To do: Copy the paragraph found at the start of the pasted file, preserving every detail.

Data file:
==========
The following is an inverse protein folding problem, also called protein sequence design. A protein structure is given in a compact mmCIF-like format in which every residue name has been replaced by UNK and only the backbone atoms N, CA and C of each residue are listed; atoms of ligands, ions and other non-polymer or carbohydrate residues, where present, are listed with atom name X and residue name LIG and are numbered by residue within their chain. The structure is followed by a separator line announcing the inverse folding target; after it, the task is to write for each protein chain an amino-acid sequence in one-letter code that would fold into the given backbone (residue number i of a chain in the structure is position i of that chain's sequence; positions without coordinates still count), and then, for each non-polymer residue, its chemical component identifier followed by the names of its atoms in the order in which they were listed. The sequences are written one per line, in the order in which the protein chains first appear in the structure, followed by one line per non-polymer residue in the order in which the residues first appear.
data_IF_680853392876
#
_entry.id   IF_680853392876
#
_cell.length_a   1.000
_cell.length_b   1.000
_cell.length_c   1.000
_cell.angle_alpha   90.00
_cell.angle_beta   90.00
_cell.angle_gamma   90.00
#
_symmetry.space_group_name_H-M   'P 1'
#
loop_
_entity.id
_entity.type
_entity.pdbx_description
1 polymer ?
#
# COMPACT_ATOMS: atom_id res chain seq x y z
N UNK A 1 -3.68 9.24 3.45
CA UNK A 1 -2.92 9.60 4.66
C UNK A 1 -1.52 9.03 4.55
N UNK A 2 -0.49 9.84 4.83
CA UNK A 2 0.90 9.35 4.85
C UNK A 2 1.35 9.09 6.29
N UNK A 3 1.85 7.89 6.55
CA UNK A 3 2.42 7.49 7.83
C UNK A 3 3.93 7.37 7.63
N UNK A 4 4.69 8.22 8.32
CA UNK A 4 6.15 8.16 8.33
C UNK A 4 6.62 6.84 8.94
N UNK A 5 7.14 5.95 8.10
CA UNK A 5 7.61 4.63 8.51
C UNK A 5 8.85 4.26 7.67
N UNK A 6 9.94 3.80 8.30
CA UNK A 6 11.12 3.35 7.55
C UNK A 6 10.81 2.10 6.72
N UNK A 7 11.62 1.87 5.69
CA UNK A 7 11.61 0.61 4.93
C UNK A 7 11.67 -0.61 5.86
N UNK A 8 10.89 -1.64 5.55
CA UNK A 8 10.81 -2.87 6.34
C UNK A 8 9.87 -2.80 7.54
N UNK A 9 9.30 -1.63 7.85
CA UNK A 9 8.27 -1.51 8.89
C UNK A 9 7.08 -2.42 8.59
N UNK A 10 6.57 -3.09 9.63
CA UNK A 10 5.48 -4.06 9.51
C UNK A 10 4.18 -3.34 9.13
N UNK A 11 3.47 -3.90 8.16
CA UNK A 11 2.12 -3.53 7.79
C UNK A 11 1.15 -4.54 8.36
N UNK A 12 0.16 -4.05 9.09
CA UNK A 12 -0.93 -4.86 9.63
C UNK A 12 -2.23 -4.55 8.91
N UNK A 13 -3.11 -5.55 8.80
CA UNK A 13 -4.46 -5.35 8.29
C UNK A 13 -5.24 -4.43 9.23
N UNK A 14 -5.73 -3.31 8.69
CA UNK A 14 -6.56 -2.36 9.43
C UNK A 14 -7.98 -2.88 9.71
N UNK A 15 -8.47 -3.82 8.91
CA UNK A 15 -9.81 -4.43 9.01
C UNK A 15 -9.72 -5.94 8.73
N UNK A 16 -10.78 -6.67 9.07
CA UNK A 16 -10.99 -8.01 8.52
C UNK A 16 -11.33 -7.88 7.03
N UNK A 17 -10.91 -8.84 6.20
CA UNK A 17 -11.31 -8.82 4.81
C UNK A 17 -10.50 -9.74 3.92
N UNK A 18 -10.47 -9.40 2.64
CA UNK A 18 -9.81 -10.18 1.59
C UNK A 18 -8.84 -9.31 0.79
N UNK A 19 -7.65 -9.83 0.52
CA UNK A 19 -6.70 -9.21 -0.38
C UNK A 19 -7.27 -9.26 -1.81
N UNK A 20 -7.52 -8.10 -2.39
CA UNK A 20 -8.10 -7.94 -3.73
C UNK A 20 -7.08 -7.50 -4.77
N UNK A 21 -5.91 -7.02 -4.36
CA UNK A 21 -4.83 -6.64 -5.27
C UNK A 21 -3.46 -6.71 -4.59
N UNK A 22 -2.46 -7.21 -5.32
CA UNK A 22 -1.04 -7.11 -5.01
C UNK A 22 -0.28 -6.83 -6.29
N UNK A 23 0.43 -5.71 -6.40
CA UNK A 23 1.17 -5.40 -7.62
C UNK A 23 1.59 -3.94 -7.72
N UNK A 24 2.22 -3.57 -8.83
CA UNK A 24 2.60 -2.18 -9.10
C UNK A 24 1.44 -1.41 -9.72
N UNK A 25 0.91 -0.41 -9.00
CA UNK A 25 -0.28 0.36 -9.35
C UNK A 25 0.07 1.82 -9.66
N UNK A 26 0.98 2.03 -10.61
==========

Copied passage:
The following is an inverse protein folding problem, also called protein sequence design. A protein structure is given in a compact mmCIF-like format in which every residue name has been replaced by UNK and only the backbone atoms N, CA and C of each residue are listed; atoms of ligands, ions and other non-polymer or carbohydrate residues, where present, are listed with atom name X and residue name LIG and are numbered by residue within their chain. The structure is followed by a separator line announcing the inverse folding target; after it, the task is to write for each protein chain an amino-acid sequence in one-letter code that would fold into the given backbone (residue number i of a chain in the structure is position i of that chain's sequence; positions without coordinates still count), and then, for each non-polymer residue, its chemical component identifier followed by the names of its atoms in the order in which they were listed. The sequences are written one per line, in the order in which the protein chains first appear in the structure, followed by one line per non-polymer residue in the order in which the residues first appear.